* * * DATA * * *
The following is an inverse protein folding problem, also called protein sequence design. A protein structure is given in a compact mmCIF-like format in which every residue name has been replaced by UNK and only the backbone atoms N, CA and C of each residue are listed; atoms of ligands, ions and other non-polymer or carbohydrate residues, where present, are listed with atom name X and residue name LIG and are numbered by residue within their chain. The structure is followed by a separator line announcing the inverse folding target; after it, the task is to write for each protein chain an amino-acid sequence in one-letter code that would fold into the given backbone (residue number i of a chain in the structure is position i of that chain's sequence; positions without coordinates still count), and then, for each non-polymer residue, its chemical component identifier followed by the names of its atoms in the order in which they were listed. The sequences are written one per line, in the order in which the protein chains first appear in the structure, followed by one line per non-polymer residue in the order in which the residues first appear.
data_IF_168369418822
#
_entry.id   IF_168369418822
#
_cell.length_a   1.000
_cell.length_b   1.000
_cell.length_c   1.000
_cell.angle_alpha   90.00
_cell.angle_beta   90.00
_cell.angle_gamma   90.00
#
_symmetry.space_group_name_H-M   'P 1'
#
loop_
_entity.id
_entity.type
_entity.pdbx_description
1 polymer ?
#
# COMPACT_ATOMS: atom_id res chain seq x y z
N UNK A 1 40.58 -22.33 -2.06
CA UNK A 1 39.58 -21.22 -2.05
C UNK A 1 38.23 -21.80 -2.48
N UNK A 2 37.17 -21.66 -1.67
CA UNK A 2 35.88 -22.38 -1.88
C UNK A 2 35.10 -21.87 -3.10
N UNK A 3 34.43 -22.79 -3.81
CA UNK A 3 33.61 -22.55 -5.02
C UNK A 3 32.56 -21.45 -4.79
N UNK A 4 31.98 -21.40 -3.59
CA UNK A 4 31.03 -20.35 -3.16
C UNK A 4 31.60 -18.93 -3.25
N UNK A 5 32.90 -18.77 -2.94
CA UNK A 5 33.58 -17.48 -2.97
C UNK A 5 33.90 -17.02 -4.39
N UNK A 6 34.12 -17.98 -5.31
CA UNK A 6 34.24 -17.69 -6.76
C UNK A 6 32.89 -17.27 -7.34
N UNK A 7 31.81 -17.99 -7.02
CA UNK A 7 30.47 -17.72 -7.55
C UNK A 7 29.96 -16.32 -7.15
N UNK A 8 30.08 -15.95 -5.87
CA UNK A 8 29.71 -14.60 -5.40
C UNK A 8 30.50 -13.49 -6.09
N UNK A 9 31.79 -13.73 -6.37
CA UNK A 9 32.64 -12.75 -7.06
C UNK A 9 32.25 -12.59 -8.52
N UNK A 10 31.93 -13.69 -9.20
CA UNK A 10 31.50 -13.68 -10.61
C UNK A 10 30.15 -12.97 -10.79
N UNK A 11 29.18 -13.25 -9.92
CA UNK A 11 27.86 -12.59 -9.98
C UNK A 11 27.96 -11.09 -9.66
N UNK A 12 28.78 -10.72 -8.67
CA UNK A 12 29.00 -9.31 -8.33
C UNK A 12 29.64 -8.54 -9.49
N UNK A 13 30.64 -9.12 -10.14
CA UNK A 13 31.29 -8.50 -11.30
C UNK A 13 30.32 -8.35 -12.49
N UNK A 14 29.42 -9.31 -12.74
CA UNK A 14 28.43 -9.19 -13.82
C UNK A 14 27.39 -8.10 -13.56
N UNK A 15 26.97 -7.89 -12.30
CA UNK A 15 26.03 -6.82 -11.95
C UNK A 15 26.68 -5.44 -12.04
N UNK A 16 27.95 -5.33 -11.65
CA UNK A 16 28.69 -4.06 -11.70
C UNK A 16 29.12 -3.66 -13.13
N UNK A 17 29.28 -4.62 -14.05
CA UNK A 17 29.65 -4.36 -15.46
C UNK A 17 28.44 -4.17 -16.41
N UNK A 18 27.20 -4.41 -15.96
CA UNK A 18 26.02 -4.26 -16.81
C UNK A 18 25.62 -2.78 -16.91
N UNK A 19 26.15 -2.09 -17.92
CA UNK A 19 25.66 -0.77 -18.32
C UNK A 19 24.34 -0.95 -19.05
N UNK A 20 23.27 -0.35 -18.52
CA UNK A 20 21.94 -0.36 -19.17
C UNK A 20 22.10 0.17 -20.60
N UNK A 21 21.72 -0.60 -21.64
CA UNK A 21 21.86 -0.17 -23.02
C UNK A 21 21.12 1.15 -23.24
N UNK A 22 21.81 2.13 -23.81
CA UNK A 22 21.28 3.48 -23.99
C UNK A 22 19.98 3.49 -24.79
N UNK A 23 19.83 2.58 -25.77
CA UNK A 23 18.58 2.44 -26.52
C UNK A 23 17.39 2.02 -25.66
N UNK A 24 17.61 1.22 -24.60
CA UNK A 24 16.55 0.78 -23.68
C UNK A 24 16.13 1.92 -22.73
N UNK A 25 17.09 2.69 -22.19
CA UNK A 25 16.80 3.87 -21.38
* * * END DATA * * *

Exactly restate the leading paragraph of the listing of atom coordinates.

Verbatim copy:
The following is an inverse protein folding problem, also called protein sequence design. A protein structure is given in a compact mmCIF-like format in which every residue name has been replaced by UNK and only the backbone atoms N, CA and C of each residue are listed; atoms of ligands, ions and other non-polymer or carbohydrate residues, where present, are listed with atom name X and residue name LIG and are numbered by residue within their chain. The structure is followed by a separator line announcing the inverse folding target; after it, the task is to write for each protein chain an amino-acid sequence in one-letter code that would fold into the given backbone (residue number i of a chain in the structure is position i of that chain's sequence; positions without coordinates still count), and then, for each non-polymer residue, its chemical component identifier followed by the names of its atoms in the order in which they were listed. The sequences are written one per line, in the order in which the protein chains first appear in the structure, followed by one line per non-polymer residue in the order in which the residues first appear.